c. Why it declined: It has less functionality than its competitors (Facebook, MySpace, etc.), a confusing interface, and it charged members for services that all the other social networks provide for free.
Also, its business practices generated a fair amount of criticism. Some members complained via online forums that it auto-renewed memberships without permission, and, in 2006, PC World magazine listed Classmates.com as one of the worst companies for cancelling membership.
Also criticized was its practice of sending out emails to new, potential members that said old friends and classmates were searching for them, but requiring that people paid for a membership before being allowed to see who those old friends were.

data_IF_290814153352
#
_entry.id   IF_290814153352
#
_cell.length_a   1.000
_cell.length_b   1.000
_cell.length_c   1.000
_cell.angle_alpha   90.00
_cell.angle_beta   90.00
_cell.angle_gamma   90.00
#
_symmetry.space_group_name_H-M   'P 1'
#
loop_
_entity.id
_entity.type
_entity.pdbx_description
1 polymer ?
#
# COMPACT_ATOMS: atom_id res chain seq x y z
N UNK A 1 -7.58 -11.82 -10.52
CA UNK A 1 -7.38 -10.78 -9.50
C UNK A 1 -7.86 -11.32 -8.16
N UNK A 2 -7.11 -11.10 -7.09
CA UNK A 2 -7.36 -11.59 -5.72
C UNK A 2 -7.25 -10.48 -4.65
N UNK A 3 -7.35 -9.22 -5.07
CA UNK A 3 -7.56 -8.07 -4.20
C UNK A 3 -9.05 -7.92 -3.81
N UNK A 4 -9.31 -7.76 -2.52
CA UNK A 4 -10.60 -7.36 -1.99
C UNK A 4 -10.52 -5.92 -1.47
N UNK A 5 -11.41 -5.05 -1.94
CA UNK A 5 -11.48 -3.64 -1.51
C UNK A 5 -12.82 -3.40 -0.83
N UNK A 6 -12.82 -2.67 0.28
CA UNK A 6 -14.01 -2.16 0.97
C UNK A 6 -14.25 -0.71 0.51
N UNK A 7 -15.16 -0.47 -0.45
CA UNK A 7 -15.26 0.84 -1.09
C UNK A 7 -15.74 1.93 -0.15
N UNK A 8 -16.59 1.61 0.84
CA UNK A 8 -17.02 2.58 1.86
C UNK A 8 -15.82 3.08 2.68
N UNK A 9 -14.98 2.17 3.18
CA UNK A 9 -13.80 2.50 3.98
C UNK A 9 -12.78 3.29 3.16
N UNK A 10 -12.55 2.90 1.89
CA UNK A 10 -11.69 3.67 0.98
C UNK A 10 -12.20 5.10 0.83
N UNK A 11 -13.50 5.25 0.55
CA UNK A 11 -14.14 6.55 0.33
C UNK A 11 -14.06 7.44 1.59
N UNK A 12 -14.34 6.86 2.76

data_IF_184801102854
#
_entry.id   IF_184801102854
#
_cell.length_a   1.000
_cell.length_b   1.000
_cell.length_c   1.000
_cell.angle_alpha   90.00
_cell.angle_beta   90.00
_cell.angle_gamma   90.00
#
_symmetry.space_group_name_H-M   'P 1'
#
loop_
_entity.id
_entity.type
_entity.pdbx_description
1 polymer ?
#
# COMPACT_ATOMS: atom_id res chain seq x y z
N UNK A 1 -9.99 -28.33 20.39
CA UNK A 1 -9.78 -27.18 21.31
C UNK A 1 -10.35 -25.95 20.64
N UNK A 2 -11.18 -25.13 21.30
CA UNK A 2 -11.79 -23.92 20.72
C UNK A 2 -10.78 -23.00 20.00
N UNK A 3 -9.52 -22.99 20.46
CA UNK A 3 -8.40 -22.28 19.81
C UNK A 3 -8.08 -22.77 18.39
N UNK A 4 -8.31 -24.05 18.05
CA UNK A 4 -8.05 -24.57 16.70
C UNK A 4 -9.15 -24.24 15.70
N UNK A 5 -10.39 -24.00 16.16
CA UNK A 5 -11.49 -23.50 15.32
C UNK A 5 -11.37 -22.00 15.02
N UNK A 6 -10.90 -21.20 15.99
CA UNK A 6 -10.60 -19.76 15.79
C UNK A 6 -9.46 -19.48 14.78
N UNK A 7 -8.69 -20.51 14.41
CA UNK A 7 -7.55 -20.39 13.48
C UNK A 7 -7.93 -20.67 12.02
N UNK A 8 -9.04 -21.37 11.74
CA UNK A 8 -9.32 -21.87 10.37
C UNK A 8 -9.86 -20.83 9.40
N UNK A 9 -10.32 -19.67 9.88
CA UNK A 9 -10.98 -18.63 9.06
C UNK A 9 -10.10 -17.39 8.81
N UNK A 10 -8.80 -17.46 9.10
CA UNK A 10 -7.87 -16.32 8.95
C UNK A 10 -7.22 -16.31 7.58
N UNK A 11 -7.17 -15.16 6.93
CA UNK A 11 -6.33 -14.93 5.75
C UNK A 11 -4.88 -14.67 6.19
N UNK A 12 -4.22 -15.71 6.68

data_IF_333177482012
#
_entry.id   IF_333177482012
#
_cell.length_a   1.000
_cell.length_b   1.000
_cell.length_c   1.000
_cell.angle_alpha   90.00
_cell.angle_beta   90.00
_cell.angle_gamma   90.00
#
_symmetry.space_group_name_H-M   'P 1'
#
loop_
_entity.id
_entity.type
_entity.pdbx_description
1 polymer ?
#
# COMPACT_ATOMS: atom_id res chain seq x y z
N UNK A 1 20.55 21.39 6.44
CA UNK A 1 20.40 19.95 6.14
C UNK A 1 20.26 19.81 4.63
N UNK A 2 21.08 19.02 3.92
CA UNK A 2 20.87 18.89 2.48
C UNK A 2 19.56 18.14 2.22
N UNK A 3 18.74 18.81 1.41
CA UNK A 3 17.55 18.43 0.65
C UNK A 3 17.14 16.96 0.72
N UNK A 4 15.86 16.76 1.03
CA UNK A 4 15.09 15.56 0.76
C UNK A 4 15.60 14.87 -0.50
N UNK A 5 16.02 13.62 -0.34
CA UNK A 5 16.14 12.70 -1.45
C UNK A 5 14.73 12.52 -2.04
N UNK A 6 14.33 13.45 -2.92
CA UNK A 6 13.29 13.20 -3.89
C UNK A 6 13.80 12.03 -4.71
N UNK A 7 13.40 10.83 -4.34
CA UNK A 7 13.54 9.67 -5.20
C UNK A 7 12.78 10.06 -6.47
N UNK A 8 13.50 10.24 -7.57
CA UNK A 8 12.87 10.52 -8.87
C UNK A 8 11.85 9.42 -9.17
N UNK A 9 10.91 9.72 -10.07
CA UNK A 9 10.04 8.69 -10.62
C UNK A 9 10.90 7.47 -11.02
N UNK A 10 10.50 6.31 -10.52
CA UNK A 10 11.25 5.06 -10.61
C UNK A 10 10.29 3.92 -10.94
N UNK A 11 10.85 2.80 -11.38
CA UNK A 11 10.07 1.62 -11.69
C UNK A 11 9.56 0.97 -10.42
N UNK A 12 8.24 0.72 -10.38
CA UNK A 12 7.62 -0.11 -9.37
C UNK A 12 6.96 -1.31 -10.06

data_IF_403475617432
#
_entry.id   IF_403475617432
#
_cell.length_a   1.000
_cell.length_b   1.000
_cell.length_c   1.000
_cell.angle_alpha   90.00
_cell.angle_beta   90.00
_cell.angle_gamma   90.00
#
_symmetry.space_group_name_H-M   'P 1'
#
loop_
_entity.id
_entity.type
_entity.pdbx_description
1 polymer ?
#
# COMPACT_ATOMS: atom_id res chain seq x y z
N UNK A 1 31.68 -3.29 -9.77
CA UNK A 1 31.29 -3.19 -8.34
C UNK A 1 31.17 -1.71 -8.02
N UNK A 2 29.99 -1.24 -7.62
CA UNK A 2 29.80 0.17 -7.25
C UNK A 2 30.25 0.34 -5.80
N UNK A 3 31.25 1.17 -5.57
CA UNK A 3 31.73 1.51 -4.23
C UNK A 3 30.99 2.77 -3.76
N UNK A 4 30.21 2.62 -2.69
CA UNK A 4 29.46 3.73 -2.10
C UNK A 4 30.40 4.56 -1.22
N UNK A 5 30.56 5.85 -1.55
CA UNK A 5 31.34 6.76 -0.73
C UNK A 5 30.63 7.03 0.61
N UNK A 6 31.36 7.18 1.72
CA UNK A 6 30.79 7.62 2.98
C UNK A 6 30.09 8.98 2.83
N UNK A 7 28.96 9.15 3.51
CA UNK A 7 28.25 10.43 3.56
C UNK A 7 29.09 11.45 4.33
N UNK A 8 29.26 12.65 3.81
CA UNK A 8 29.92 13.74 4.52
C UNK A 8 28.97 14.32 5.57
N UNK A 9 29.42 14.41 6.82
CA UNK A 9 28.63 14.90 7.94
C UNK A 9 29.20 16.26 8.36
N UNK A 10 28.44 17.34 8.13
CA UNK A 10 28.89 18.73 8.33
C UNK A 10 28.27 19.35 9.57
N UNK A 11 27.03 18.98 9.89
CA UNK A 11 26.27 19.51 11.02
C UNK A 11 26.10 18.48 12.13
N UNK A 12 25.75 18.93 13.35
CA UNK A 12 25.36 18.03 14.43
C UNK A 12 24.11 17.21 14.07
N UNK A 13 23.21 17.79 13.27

d. Stats (page views, number of subscribers, followers, etc.): According to Classmates, it receives 566,876 page views per day and 225,540 visitors a day.
e. Funding sources: Madrona Venture Group was the primary funding source for Classmates.com. The company was acquired by United Online Inc. in 2004. United Online reports the first quarter (2011) results as follows: total revenues of $241.5 million, operating income of $22.6 million and adjusted OIBDA of $44.2 million.
The bottom line, according to the analysts, is that success in the social networking environment depends on four things: the site must be designed for mobile platforms; it should use game mechanics as a reward system; it must be original, no more clones; and it can't be proprietary ; that is, it has to easily integrate and share information, friend lists, favorites, etc.
Sartain is the author of "Data Networks 101" and a freelance journalist from Salt Lake City, Utah. She can be reached at firstname.lastname@example.org.
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